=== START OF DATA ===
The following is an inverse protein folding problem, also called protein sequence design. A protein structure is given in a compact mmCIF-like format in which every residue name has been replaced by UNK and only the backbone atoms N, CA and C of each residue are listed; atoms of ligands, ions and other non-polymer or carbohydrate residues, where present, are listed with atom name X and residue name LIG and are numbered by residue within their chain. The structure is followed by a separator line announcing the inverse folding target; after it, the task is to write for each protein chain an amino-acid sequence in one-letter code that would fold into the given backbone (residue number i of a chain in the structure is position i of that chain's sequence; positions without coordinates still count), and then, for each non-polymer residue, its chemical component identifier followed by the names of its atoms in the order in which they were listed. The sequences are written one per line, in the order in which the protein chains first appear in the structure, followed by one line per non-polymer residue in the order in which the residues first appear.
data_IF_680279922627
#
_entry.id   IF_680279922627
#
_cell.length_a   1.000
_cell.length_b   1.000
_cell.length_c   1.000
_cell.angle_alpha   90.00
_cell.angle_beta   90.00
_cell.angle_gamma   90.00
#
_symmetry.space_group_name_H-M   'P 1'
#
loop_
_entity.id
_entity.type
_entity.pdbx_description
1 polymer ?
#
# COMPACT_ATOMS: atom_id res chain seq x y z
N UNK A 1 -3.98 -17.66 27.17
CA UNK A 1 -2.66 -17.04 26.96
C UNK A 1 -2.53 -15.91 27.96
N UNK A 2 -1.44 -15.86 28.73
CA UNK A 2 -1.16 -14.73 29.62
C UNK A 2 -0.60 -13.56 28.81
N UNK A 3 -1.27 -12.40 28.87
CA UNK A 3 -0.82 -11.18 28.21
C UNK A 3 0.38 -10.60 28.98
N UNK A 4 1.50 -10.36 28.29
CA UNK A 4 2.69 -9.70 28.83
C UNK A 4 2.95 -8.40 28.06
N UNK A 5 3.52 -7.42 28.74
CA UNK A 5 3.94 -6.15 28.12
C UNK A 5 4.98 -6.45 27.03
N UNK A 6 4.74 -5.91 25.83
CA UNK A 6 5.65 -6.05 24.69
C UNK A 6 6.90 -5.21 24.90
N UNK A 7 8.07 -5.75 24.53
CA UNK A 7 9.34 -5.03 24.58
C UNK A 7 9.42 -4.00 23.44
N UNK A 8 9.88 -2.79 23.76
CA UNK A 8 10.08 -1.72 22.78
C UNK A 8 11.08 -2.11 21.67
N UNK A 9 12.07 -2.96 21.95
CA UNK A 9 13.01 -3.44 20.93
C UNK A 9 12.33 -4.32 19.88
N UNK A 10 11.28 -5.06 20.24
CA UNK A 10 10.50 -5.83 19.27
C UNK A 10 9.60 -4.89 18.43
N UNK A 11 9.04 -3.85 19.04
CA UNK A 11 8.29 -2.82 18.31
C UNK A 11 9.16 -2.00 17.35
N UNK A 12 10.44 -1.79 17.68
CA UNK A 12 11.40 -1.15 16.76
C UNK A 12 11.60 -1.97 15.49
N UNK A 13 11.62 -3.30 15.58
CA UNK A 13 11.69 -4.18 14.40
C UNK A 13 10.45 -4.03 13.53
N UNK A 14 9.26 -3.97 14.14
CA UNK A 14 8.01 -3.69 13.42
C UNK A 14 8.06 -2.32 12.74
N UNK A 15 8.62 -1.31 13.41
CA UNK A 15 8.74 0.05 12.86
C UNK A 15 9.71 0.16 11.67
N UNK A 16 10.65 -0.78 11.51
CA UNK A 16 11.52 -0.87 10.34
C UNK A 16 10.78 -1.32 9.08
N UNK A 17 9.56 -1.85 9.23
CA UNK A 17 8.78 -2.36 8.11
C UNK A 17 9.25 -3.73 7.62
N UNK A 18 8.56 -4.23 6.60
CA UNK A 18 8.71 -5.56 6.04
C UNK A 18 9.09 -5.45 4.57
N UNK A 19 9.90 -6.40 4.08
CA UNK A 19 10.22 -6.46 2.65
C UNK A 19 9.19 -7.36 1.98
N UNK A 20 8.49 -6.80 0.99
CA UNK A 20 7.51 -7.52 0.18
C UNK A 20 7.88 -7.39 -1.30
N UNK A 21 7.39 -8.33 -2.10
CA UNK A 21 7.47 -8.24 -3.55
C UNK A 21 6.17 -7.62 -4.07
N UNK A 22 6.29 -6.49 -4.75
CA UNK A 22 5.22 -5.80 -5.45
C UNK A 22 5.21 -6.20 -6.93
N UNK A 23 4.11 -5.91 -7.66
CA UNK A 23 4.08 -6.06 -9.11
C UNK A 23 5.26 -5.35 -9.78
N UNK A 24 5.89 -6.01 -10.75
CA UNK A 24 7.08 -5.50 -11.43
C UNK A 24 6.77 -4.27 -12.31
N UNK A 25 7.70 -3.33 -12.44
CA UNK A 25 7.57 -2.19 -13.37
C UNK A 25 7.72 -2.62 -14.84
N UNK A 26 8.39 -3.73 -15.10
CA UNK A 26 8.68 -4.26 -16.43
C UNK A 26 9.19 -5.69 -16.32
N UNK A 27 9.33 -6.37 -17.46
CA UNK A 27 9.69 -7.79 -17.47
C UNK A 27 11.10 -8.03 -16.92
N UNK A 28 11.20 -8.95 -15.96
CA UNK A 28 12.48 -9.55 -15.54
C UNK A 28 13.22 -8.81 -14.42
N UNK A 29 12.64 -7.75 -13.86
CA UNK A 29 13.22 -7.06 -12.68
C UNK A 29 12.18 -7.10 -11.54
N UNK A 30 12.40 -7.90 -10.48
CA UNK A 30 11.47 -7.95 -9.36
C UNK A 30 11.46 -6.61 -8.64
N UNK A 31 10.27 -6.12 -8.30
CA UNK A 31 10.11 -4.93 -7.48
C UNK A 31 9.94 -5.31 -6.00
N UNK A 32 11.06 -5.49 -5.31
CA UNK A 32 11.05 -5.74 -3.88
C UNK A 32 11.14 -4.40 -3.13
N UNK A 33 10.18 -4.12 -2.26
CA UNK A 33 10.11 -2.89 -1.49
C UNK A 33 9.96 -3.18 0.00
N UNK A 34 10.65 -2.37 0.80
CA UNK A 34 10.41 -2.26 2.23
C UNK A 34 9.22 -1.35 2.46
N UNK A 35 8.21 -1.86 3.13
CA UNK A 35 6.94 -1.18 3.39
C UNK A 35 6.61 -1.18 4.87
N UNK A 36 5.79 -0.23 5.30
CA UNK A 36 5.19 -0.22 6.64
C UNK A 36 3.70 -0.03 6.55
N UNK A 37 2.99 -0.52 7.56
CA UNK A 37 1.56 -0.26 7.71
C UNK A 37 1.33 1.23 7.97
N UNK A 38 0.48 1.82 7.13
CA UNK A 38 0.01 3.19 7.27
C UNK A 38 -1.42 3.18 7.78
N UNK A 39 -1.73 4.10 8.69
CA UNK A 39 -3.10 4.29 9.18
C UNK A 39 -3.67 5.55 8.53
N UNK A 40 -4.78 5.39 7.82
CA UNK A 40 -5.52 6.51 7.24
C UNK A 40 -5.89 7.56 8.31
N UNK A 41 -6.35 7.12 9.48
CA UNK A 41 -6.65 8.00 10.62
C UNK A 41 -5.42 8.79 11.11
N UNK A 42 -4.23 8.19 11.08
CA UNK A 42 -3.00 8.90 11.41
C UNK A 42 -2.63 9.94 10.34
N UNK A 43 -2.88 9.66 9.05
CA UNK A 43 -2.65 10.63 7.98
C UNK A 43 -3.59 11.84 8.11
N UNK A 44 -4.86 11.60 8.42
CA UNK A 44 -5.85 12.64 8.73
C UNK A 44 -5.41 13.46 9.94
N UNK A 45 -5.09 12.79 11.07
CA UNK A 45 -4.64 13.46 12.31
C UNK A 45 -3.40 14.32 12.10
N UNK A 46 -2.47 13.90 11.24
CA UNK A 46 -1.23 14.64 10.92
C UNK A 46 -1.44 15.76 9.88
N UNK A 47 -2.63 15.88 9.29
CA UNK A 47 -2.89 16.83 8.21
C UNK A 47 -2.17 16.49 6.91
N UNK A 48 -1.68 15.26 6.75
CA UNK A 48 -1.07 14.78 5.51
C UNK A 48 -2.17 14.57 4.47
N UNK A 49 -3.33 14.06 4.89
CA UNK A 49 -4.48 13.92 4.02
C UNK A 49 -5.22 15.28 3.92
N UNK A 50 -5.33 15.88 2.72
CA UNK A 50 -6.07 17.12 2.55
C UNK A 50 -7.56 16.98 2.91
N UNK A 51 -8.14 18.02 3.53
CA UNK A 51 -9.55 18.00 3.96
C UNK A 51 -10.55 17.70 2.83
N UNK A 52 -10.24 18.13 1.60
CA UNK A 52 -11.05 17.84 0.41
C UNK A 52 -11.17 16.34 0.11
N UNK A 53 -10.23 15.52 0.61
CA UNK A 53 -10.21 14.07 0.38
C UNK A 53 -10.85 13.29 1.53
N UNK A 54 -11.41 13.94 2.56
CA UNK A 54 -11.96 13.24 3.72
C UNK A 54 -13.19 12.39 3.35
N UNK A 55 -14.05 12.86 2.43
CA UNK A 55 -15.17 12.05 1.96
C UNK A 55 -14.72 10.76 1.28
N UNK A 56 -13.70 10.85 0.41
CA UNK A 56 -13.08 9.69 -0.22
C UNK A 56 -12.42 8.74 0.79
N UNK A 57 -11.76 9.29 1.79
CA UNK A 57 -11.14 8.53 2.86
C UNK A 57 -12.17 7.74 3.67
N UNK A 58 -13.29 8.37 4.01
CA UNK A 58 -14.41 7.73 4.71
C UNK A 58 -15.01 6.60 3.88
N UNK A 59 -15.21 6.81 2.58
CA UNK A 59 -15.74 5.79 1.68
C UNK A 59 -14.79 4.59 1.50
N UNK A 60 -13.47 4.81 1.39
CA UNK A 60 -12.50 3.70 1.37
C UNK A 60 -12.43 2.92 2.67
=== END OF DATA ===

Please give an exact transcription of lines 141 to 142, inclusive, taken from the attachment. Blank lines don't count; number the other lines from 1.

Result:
C UNK A 40 -5.89 7.56 8.31
N UNK A 41 -6.35 7.12 9.48